Eggs, who doesn’t like eggs? Hard-boiled, egg salad sandwiches, scrambled, so many ways to enjoy eggs for breakfast and lunch. But for years, eggs have gotten a bad wrap. Many people avoid eggs or eat them sparingly because of the cholesterol scare. And for years, the American Heart Association recommended limiting our egg consumption. But newer research says we can enjoy eggs once again.
What about eggs and cholesterol?
New research has not found a link between egg consumption and heart disease, even among men at genetic risk for heart disease. It seems high blood cholesterol levels are more linked to the saturated fat in meats rather than the cholesterol in eggs. In one Finnish study, over 1,000 men were followed for 21 years. They found egg consumption and dietary cholesterol did not significantly increase risk of heart disease. But they didn’t over consume eggs either, about one egg a day.
How many eggs?
Some nutrition experts say you can enjoy from 5-7 eggs a week. Keri Gans, R. D. states, “For the average person, two eggs a day is totally fine.” Another source states, “… recent studies have shown that regular consumption of two eggs per day does not affect a person’s lipid profile and may, in fact, improve it.”
Enjoy the eggs but still limit the saturated fat from some sides
Too often eggs are accompanied with bacon, sausage and hash browns. Bacon and sausage are high in fat and in saturated fat. Hash browns are high in fat. Enjoy the eggs, but limit the sides or enjoy healthier sides, such as whole wheat toast. Limit bacon to one to two slices and occasionally.
What do the Dietary Guidelines say?
These government guidelines provide us “rules for eating” and how we can eat healthier. The old Dietary Guidelines told us to limit our cholesterol to 300 mg a day, or about 2 eggs a day. The latest round of Dietary Guidelines takes away the limit of 300 mg of cholesterol and even notes that eggs are good sources of protein and are nutrient rich.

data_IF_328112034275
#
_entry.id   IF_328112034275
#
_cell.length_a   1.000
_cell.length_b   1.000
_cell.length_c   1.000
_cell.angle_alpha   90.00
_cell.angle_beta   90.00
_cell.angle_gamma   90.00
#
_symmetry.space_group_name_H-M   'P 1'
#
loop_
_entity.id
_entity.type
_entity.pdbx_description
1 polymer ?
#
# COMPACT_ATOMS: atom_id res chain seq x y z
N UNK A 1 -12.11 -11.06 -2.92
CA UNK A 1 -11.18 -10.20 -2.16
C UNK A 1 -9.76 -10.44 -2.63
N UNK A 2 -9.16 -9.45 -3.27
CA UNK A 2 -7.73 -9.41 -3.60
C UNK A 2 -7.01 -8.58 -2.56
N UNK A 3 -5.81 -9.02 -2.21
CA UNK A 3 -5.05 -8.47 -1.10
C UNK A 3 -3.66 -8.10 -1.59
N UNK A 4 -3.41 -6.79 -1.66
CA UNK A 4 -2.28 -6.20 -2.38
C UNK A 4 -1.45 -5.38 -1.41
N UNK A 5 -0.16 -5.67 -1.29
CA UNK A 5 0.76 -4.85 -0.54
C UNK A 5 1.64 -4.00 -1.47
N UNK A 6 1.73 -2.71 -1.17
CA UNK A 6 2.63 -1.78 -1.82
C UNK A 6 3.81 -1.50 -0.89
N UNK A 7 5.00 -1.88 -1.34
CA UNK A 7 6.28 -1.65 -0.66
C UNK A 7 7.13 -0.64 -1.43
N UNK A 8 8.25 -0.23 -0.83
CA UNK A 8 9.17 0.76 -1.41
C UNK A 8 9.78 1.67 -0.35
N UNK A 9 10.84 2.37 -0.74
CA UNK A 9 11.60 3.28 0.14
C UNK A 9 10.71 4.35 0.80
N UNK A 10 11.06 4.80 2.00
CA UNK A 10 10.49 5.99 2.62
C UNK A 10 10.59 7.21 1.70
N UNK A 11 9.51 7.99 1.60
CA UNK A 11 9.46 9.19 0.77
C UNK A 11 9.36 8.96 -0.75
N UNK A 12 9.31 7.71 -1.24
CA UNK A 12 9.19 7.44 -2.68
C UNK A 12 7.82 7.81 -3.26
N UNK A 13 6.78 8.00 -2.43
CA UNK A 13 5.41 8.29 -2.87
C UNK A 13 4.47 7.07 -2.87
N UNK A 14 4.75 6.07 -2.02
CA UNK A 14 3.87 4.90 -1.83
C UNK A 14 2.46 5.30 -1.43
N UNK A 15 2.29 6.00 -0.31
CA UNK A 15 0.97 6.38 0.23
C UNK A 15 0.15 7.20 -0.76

Why eat eggs?
- Protein – eggs are not only a great protein source (6 grams protein per egg), but egg protein is a very high quality protein.
- Nutrients – eggs, especially the yolk are rich in many vitamins and minerals and the antioxidants lutein and zeaxanthin.
- Low cost – eggs are low in cost, about 25 cents an egg depending on brand.
- Calories – eggs are low in calories
What do Nutritionists say?
Ruth Kava, director of nutrition for the American Council on Science and Health told WebMD: “I am very happy with eggs. Eggs have a high nutritional value, an excellent quality of protein, are only 70-80 calories each, and are not high in fat.”
So, enjoy some eggs this week. For scrambled eggs, add some cheese to increase the protein and the calcium level. Or make some egg frittatas with diced onion, green and red pepper. Add some fresh cut up spinach leaves to boost vitamin A and folic acid. An easy egg frittata muffin recipe has some chopped zucchini, red pepper and red onion. As noted in the recipe, you can make them ahead and then microwave in the oven for a quick snack or a quick breakfast. They offer a lighter version with reduced fat-cheese for those interested in lowering the calories and the fat.
Sources: research, source, states, Dietary Guidelines, WebMD, frittata muffin recipe Image source: eggs